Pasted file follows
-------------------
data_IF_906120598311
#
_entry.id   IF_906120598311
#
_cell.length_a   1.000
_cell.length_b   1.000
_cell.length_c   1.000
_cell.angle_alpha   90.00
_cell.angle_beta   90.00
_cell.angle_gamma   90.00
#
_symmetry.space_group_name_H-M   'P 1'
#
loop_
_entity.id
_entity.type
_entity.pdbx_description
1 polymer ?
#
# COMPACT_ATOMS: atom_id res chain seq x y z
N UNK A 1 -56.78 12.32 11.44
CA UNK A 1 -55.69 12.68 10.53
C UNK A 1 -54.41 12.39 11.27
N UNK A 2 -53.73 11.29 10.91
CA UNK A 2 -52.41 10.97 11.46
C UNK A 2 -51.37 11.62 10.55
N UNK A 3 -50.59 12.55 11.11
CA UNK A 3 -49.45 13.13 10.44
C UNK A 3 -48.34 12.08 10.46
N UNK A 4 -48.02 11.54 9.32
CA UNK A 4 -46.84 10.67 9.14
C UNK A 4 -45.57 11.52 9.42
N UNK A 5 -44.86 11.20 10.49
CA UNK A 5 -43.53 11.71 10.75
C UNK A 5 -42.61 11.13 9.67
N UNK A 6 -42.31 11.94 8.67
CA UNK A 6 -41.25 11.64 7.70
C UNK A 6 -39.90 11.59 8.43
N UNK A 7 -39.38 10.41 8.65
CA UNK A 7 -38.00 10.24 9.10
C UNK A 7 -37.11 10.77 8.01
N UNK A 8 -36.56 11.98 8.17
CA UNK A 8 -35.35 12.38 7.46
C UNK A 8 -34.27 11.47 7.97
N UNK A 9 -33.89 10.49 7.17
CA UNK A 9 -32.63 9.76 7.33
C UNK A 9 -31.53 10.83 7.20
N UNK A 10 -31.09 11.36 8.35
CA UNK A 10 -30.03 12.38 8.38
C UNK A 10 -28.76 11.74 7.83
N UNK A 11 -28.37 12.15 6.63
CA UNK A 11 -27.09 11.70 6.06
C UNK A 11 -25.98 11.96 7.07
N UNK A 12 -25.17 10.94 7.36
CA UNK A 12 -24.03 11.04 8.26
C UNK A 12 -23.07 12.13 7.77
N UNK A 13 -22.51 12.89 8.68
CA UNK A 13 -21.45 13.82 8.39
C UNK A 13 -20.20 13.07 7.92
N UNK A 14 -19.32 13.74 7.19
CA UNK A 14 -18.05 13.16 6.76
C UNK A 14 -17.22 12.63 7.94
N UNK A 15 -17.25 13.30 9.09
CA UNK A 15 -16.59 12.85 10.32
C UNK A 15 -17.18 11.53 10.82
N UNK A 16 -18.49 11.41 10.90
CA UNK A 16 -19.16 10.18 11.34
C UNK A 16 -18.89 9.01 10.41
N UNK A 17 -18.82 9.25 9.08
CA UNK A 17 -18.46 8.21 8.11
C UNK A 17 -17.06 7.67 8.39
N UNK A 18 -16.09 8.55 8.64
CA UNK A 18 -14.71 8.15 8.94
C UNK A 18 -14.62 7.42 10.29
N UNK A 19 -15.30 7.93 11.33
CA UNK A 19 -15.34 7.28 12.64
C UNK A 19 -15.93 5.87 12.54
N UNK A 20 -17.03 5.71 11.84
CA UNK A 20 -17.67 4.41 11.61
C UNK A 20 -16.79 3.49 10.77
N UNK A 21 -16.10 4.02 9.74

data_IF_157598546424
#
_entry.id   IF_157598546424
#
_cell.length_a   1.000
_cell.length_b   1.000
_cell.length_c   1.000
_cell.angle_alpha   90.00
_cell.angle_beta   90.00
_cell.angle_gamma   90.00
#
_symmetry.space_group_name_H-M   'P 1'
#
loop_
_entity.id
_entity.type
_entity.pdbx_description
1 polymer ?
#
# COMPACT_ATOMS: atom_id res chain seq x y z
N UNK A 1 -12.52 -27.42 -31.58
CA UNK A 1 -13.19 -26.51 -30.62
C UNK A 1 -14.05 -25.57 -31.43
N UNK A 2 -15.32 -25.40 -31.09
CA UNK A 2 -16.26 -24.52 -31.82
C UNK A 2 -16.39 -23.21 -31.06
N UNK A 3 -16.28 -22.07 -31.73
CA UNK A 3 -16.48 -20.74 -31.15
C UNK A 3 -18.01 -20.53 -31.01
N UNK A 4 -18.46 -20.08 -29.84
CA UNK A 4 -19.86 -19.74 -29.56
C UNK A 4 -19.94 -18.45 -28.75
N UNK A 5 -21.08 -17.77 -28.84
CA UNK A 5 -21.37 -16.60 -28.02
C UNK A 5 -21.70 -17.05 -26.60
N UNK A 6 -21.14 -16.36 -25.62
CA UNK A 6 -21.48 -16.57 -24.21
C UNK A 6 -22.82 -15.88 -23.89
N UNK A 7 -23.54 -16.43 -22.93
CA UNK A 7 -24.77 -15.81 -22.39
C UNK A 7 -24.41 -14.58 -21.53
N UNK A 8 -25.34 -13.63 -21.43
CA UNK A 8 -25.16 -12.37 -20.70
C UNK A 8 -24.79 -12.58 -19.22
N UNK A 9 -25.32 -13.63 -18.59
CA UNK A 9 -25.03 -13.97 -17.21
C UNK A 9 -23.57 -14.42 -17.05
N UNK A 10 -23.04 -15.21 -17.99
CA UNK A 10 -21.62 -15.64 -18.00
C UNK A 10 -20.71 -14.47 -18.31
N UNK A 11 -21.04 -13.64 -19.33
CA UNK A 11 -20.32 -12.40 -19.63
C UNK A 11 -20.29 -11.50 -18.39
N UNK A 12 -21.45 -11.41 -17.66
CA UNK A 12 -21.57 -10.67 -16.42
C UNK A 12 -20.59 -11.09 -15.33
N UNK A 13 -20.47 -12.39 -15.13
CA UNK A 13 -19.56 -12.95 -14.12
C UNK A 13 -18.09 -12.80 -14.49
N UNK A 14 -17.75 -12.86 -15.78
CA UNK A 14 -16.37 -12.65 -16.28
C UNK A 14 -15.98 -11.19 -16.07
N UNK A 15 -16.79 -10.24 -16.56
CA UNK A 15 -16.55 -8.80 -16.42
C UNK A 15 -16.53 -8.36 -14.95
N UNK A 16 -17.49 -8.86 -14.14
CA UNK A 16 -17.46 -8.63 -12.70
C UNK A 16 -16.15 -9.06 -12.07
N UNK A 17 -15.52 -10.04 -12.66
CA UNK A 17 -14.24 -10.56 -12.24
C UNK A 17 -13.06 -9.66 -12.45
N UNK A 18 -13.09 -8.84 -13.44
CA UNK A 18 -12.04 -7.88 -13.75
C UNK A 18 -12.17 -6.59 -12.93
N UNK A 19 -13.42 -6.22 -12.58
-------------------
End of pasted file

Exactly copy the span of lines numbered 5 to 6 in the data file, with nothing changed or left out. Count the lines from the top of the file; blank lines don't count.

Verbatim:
_cell.length_a   1.000
_cell.length_b   1.000